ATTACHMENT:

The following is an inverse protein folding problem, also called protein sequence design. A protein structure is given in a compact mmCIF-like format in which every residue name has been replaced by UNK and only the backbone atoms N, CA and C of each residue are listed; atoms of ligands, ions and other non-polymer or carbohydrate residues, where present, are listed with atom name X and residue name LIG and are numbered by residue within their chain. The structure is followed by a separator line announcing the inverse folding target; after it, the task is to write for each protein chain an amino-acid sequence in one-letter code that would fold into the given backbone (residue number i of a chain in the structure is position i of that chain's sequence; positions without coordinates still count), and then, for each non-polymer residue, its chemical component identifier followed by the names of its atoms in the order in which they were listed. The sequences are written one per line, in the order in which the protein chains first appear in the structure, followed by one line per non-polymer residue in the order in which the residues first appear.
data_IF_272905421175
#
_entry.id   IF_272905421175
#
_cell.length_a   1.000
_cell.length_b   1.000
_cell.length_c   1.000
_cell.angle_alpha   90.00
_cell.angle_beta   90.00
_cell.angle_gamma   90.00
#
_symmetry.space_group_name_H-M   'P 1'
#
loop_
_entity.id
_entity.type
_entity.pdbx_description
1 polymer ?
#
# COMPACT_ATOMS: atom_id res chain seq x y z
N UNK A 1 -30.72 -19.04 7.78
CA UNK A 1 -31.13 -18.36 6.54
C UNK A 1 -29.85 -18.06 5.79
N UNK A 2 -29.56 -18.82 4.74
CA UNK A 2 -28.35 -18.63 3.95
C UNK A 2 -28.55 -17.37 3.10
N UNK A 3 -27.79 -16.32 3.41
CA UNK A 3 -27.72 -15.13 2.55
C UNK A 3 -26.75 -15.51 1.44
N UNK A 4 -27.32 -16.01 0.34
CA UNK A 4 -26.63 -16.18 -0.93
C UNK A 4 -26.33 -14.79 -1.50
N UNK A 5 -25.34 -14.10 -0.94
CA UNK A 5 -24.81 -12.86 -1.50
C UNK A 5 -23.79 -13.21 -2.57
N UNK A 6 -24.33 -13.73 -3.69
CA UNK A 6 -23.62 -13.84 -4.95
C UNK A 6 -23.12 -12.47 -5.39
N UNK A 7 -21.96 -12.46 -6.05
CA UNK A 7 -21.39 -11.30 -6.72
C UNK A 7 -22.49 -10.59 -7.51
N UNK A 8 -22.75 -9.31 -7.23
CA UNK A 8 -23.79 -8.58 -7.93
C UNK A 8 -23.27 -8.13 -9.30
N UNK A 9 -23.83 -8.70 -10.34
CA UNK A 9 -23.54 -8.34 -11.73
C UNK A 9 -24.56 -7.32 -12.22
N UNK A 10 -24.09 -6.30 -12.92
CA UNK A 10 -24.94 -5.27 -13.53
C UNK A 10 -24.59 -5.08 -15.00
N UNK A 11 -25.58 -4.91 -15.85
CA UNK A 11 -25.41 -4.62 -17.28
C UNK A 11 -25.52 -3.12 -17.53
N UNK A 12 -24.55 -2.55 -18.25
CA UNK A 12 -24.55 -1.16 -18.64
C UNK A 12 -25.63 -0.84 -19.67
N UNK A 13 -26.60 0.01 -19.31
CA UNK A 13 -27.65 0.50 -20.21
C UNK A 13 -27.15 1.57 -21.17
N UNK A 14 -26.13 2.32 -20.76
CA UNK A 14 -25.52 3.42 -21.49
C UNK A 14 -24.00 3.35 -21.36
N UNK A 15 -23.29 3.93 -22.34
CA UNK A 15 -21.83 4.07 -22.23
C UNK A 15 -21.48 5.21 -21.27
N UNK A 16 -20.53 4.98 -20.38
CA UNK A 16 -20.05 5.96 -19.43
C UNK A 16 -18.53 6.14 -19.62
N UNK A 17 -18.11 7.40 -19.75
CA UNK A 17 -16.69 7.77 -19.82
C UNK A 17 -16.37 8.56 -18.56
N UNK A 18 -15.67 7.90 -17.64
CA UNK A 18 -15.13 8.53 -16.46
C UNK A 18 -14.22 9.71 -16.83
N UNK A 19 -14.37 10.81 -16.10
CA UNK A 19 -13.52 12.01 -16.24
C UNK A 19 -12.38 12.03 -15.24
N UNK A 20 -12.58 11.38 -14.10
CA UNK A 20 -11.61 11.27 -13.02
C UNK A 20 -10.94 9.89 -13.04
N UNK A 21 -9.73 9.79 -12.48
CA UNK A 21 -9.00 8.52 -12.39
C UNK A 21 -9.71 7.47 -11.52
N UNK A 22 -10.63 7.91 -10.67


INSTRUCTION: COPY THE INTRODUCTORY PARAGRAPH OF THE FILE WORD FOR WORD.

The following is an inverse protein folding problem, also called protein sequence design. A protein structure is given in a compact mmCIF-like format in which every residue name has been replaced by UNK and only the backbone atoms N, CA and C of each residue are listed; atoms of ligands, ions and other non-polymer or carbohydrate residues, where present, are listed with atom name X and residue name LIG and are numbered by residue within their chain. The structure is followed by a separator line announcing the inverse folding target; after it, the task is to write for each protein chain an amino-acid sequence in one-letter code that would fold into the given backbone (residue number i of a chain in the structure is position i of that chain's sequence; positions without coordinates still count), and then, for each non-polymer residue, its chemical component identifier followed by the names of its atoms in the order in which they were listed. The sequences are written one per line, in the order in which the protein chains first appear in the structure, followed by one line per non-polymer residue in the order in which the residues first appear.